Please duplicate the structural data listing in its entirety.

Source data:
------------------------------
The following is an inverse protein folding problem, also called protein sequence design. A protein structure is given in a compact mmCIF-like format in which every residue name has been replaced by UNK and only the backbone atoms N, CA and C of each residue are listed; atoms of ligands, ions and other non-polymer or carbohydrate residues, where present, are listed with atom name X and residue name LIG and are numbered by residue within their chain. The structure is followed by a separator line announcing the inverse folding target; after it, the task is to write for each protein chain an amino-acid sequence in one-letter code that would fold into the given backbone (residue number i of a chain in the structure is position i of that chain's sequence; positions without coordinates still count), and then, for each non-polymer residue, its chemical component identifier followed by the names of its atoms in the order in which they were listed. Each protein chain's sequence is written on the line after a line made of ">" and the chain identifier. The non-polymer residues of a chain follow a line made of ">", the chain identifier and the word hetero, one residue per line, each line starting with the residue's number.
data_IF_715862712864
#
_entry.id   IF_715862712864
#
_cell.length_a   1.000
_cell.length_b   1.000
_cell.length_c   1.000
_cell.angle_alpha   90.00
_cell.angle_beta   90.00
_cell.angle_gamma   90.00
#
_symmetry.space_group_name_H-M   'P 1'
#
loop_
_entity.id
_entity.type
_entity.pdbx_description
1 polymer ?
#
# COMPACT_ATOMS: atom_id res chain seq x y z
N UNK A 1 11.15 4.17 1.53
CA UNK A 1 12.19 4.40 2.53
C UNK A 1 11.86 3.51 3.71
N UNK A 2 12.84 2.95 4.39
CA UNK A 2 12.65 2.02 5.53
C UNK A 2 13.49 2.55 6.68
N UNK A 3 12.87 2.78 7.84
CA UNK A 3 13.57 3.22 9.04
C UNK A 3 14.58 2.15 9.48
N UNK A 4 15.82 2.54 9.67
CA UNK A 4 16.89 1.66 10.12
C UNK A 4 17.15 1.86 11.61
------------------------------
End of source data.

The following is an inverse protein folding problem, also called protein sequence design. A protein structure is given in a compact mmCIF-like format in which every residue name has been replaced by UNK and only the backbone atoms N, CA and C of each residue are listed; atoms of ligands, ions and other non-polymer or carbohydrate residues, where present, are listed with atom name X and residue name LIG and are numbered by residue within their chain. The structure is followed by a separator line announcing the inverse folding target; after it, the task is to write for each protein chain an amino-acid sequence in one-letter code that would fold into the given backbone (residue number i of a chain in the structure is position i of that chain's sequence; positions without coordinates still count), and then, for each non-polymer residue, its chemical component identifier followed by the names of its atoms in the order in which they were listed. Each protein chain's sequence is written on the line after a line made of ">" and the chain identifier. The non-polymer residues of a chain follow a line made of ">", the chain identifier and the word hetero, one residue per line, each line starting with the residue's number.
data_IF_715862712864
#
_entry.id   IF_715862712864
#
_cell.length_a   1.000
_cell.length_b   1.000
_cell.length_c   1.000
_cell.angle_alpha   90.00
_cell.angle_beta   90.00
_cell.angle_gamma   90.00
#
_symmetry.space_group_name_H-M   'P 1'
#
loop_
_entity.id
_entity.type
_entity.pdbx_description
1 polymer ?
#
# COMPACT_ATOMS: atom_id res chain seq x y z
N UNK A 1 11.15 4.17 1.53
CA UNK A 1 12.19 4.40 2.53
C UNK A 1 11.86 3.51 3.71
N UNK A 2 12.84 2.95 4.39
CA UNK A 2 12.65 2.02 5.53
C UNK A 2 13.49 2.55 6.68
N UNK A 3 12.87 2.78 7.84
CA UNK A 3 13.57 3.22 9.04
C UNK A 3 14.58 2.15 9.48
N UNK A 4 15.82 2.54 9.67
CA UNK A 4 16.89 1.66 10.12
C UNK A 4 17.15 1.86 11.61